Syntax for "impure" macros -- return/break/continue/etc


Expanded on a thought by @kainino.

“Impure” Macros

I’ll start by defining what I mean by an “impure” macro: take for example try!, which, in a nutshell, takes a Result type and either unwraps the Ok(v) and evaluates to v or returns Err(e). Here’s where the impurity comes in: “evaluating” the try! macro expression does not always produce a value.

In the Ok case in the macro, a value is yielded as the macro expression result, and can be bound to a variable; in the Err case, a value is returned from the caller, and the control flow is interrupted. In other words, in the Err case, this macro creates side-effects that may not be inferred by the user without looking into the macro’s actual rules.

I’ve given the example of try! here because it’s a common macro, and it’s where I ran into this problem. However, this could ostensibly come up with other macros, and could come up in other flavors, e.g. macros that inject break, continue, or other control flow-modifying statements into their invoker’s context. These macros seem to me to border on violating macro hygienics rules, as they can modify their invoking context in unexpected ways.

macro_rules! try(
    ($e:expr) => (match $e {
        Ok(e) => e,
        Err(e) => return Err(e)


I’m not sure if this is considered to be a big enough issue to actually enforce, but if it is I would propose the following: either make it convention that impure macros are named a particular way that denotes their impurity, or have the compiler enforce some naming convention or other type of syntax for impure macro names. I prefer the latter, since it would be an enforced rule, rather than a suggestion.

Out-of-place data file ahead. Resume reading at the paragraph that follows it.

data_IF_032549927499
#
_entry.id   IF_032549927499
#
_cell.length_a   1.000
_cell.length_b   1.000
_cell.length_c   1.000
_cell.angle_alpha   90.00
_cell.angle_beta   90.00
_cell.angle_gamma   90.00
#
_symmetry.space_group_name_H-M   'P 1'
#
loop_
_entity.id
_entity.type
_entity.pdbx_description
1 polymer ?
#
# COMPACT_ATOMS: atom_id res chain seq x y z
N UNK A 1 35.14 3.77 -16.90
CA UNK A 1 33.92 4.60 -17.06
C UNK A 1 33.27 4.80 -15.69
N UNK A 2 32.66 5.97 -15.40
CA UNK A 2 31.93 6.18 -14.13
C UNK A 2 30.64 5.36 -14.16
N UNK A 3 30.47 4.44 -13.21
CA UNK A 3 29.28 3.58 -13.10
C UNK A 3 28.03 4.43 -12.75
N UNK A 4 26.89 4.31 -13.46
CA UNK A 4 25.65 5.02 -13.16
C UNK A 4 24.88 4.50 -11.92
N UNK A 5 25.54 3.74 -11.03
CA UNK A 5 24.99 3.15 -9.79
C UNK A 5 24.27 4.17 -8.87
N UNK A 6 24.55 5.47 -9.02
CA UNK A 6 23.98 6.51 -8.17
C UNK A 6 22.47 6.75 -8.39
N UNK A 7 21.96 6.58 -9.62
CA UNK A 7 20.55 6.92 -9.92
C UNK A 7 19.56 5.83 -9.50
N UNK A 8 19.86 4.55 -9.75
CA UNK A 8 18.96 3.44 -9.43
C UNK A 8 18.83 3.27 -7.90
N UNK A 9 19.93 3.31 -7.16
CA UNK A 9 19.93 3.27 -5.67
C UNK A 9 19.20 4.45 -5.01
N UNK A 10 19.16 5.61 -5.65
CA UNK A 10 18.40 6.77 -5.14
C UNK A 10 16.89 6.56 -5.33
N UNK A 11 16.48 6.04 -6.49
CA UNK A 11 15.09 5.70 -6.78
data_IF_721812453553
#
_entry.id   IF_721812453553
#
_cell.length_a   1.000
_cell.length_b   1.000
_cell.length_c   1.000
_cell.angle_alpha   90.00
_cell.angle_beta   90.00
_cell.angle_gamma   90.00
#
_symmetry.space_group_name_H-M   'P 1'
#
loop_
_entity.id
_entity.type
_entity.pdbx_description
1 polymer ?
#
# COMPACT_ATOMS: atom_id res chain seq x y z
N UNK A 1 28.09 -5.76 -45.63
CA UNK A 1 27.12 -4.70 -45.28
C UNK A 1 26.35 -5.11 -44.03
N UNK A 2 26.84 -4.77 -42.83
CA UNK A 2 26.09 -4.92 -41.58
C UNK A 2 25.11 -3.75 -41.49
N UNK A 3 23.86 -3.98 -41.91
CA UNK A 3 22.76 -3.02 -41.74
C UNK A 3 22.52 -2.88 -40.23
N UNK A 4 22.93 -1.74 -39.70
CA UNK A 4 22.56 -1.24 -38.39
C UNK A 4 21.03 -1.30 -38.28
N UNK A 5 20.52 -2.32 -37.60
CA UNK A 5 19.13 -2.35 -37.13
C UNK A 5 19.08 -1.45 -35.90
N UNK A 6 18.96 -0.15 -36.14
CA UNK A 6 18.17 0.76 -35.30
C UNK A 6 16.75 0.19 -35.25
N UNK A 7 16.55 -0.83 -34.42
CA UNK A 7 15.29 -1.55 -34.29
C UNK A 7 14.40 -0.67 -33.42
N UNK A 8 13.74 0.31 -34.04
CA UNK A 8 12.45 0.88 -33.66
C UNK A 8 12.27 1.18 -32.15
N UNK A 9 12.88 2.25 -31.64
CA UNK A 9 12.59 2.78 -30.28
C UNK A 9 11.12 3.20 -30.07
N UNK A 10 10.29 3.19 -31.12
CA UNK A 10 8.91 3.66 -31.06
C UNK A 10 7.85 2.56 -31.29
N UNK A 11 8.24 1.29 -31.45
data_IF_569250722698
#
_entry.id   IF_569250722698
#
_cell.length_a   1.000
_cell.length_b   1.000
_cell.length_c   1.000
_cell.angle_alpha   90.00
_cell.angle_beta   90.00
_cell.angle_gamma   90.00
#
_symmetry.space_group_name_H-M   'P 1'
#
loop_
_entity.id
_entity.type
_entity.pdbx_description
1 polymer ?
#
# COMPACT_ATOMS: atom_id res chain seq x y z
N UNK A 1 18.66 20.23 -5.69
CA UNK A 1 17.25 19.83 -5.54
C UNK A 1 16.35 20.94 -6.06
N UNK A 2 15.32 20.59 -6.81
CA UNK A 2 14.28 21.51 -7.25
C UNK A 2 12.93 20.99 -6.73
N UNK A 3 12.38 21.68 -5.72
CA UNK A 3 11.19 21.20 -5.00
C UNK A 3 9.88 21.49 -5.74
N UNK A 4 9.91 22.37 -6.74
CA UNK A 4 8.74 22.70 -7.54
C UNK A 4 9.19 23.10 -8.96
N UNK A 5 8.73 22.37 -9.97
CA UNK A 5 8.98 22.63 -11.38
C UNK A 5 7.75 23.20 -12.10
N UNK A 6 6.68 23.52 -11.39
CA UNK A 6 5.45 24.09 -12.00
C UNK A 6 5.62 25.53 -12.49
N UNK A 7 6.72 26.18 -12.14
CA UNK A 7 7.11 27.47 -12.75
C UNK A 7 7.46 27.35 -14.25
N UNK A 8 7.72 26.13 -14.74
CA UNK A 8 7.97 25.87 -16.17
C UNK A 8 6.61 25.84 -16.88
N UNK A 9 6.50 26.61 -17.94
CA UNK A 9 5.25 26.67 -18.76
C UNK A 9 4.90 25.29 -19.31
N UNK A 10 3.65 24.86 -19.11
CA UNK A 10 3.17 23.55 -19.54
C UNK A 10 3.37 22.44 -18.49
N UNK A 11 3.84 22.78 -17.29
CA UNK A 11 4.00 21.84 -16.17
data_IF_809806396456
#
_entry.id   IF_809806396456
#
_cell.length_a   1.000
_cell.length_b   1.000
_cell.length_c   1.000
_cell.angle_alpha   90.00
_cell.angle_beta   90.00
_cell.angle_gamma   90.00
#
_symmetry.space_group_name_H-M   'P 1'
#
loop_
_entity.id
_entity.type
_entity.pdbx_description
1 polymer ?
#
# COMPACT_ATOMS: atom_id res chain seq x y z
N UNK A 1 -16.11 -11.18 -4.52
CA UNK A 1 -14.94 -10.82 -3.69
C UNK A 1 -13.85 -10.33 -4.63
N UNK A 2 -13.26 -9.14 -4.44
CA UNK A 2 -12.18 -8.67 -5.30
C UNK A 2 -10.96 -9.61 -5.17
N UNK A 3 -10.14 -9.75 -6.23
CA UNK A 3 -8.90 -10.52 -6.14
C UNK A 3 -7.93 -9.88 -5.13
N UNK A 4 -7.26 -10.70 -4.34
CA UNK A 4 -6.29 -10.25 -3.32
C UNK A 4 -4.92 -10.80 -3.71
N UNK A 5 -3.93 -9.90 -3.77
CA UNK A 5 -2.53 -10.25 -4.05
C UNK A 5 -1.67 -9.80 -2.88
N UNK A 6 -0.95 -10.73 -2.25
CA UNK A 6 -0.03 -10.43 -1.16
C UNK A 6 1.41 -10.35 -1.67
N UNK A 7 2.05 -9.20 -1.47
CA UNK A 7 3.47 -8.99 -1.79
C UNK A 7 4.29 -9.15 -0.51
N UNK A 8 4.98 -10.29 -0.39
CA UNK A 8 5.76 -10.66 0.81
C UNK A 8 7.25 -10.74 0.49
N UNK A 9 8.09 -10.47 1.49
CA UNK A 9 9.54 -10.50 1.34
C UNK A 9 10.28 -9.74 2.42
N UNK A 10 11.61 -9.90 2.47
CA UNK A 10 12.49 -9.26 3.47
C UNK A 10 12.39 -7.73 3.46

Proposed Syntax

I haven’t been able to come up with a good syntax to denote impure macros, mostly because everything I’ve thought of has either been not descriptive enough or too verbose. I’m also focusing my scope to return, break, and continue for the moment, since they’re the three most obvious examples of control flow-breaking statements.

Potential syntax could be:

  • try!! or try_! -> I don’t think these are descriptive/obvious enough, and don’t distinguish between different types of statements. However, these would be compact, catch-all syntaxes for these kinds of macros.

  • try_return!/try_break!/try_continue! -> This is too long, and I imagine you might be invoking this macro quite often. Also only allows for these three types of statements, so I’m more in favor of the !! and _! variants than this or the kinds below.

  • try_ret!/try_brk!/try_con! -> Good, but might be confusing and might cause name confusion with other, user-defined macros that end in _ret/_brk/_con.

  • try_r!/try_b!/try_c! -> Same as above, not quite descriptive enough.

  • try(break)!, try!break -> Still verbose, but more explicit. This could use break to indicate any kind of “break” in control flow, including return/continue.